A Global Elective for Georgetown Residents Teaches Ethics and Character — Along with Medicine

Posted in GUMC Stories

SEPTEMBER 18, 2015—Fifty years ago, Marilee Cole, MD, spent a college gap summer helping to build a schoolhouse in Chad. To get there, she traveled through Cameroon, “falling in love with it,” Cole remembers. “There is every geographic landscape there — the Sahara desert, tropical rain forests, mountains, coastline. The people were so wonderful, and so diverse, with lots of tribes and lots of culture — some of it primitive, such as  animal worship and belief in witchcraft.”

Cole promised herself to return one day. Thirty-three years later, after earning her MD and diploma in tropical medicine and hygiene and spending decades as an internal medicine professor at Georgetown University Medical Center, she followed through. In 2000, Cole spent a month in mountainous Kumbo at the 250-bed Banso Baptist Hospital (BBH), which also treats outpatients and has a research and teaching agenda.

BBH is a bright spot in an area of the world that is woefully ill-equipped to provide medical care to its residents. Cole knows the statistics by heart — they mean a lot to her. “Sub-Saharan Africa has a heavy burden of disease and few physicians. Specifically, these countries have 13 percent of the world’s population, 24 percent of the total burden of disease and 1.5 percent of the world’s physicians.

“There are 19 physicians per 100,000 people in Cameroon, an annual health expenditure of $117 and an average life span of 51. In the U.S., those figures, respectively, are 242, $7,910 and 80,” she says.

For four years, Cole spent every March volunteering at BBH. Her stories captivated the residents working with her at MedStar Georgetown University Hospital (MGUH). They wanted to go with her.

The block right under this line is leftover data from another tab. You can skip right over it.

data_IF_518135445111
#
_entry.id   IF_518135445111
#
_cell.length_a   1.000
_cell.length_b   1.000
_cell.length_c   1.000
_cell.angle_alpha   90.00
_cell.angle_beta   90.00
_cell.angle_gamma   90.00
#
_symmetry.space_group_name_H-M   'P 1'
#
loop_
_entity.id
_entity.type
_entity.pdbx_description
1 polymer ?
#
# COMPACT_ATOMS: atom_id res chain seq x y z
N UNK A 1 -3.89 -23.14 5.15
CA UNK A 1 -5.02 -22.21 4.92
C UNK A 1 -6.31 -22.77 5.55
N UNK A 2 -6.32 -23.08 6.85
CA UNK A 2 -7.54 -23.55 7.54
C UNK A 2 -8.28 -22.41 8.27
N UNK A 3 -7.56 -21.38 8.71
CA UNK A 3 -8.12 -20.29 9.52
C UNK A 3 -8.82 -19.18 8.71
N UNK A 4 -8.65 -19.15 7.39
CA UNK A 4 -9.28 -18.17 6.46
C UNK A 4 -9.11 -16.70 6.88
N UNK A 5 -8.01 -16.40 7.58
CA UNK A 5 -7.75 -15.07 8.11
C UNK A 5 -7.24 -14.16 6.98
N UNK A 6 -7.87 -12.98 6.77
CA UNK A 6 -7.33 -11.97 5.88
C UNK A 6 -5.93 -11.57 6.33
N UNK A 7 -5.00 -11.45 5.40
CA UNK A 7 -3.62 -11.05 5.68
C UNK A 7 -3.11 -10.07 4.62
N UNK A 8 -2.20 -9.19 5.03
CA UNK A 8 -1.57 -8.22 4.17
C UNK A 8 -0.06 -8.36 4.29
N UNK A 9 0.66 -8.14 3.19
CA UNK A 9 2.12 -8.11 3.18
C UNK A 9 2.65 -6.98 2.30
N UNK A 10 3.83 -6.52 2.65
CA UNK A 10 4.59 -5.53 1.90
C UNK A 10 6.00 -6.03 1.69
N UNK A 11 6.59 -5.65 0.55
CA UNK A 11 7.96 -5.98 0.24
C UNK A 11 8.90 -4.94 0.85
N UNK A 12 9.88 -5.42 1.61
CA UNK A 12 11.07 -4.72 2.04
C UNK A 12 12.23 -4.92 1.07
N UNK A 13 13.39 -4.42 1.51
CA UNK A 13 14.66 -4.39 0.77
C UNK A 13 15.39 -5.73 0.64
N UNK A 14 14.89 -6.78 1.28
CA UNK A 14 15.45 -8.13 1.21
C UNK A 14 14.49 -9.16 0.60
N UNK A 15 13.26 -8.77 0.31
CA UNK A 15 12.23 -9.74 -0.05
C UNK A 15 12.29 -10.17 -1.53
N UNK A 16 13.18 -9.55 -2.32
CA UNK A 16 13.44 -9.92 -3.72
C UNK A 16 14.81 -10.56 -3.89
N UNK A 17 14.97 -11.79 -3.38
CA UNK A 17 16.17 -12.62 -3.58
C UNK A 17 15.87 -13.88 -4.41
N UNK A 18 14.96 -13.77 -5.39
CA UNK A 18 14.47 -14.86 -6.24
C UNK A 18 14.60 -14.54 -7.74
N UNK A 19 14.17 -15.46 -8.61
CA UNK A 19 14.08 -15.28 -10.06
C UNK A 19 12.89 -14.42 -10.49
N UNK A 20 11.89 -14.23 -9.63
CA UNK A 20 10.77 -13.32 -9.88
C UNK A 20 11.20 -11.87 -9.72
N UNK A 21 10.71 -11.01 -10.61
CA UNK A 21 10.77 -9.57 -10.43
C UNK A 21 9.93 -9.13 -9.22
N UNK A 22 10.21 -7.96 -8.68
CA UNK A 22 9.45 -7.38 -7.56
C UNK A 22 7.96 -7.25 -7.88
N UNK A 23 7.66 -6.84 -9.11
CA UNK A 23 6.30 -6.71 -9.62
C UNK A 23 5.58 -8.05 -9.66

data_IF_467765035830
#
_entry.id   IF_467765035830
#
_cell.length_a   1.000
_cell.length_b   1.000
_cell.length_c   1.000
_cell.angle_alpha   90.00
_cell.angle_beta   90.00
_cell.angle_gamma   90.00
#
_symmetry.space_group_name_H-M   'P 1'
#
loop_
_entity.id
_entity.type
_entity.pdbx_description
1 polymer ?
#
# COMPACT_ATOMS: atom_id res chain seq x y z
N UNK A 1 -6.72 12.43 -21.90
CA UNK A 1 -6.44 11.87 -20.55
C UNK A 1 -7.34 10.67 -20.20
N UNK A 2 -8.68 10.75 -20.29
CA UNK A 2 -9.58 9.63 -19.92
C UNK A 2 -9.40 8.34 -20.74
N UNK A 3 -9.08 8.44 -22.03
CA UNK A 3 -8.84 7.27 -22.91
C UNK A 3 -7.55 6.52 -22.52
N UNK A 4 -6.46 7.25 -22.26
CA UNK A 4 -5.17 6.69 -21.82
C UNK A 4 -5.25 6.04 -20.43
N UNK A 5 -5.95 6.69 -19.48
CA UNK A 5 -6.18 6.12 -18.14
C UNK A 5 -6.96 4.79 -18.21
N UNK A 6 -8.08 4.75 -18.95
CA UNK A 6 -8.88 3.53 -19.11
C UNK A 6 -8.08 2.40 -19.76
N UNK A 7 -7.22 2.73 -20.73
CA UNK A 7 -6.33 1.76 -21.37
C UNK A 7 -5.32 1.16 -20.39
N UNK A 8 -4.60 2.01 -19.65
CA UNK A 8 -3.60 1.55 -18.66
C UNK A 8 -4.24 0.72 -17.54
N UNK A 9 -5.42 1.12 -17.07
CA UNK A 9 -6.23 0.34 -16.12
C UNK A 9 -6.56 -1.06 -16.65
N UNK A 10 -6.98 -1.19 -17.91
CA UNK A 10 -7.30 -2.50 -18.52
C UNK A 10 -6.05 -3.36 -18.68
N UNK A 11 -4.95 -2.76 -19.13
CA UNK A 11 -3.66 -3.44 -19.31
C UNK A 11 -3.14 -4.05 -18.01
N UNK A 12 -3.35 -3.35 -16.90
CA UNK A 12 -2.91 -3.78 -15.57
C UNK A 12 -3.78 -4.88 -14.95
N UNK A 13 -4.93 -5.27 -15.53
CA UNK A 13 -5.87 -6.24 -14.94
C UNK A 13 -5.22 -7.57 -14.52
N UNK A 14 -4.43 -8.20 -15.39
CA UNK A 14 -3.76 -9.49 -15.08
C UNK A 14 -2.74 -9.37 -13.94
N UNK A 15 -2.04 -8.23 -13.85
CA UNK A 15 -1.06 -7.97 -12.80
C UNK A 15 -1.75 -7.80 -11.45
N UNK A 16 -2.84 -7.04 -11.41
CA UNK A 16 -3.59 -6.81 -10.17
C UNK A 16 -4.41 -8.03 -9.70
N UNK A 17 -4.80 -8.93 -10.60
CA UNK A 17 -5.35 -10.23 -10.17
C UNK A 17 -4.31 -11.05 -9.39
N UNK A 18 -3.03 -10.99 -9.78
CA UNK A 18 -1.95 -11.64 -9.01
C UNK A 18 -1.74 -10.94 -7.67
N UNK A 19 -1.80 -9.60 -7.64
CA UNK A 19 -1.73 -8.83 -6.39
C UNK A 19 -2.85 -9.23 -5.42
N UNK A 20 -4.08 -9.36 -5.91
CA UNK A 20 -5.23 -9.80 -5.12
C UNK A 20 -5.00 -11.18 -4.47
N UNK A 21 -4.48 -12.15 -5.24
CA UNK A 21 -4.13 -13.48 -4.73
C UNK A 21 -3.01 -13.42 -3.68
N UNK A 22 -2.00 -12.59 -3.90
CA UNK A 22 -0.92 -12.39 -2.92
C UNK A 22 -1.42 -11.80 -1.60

So she brought them.

Working 24-7

In 2004, Cole worked with BBH, and by extension its parent non-governmental organization (NGO), to develop the Georgetown Global Health Elective in Cameroon. Her goal was to “create an international clinical rotation model that is an ethically sound, non-exploitive and safe clinical experience.

“Georgetown residents are very interested in social justice and they aim, in a culturally sensitive way, to achieve equity and improve healthcare worldwide,” Cole says. Between 2004 and 2013, 18 internal medicine residents, four pediatric medicine residents, two medical students and five faculty members joined Cole at BBH in Cameroon.

Volunteers receive no more than two days off during the intense month-long program. In addition to seeing patients in the hospital and in the clinic, they are on call every fourth day and on weekends. Volunteers also present seminars and attend lectures led by American faculty and BBH staff. Topics covered include global public health, as well as tropical and internal medicine based on local epidemiology and evidence-based management of common diseases in Cameroon, such as HIV/AIDS, malaria and tuberculosis.

The “guests,” as they are known, are also coached in cultural sensitivity — the things they should not do, such as blow their noses into tissues (considered vulgar) or crossing their legs while sitting (viewed as a power move). “Once they understand that only the leader, the head honcho, crosses his legs, residents start watching each other and give their fellow residents a little kick if they cross their legs,” Cole says.

An equal exchange of knowledge

After mentoring Georgetown volunteers for 10 years, Cole knows the transformation these doctors will experience. To start, the volunteers shadow a Cameroon physician for several days. Next, they begin to care for a small cohort of patients at BBH with oversight from the on-site American faculty supervisor.

But evaluating and treating patients is challenging, given the prevalence of severe unfamiliar communicable diseases, limited laboratory and pharmacy assets, and the mix of 270 tribal languages and cultures serviced by BBH.

“In the beginning, the residents see a lot of patients dying of diseases they know could be treated in the U.S., and this is very distressing to them. They have a really tough time, and by the end of the first week, many become very discouraged by the whole experience — wondering if they could make a difference,” Cole says.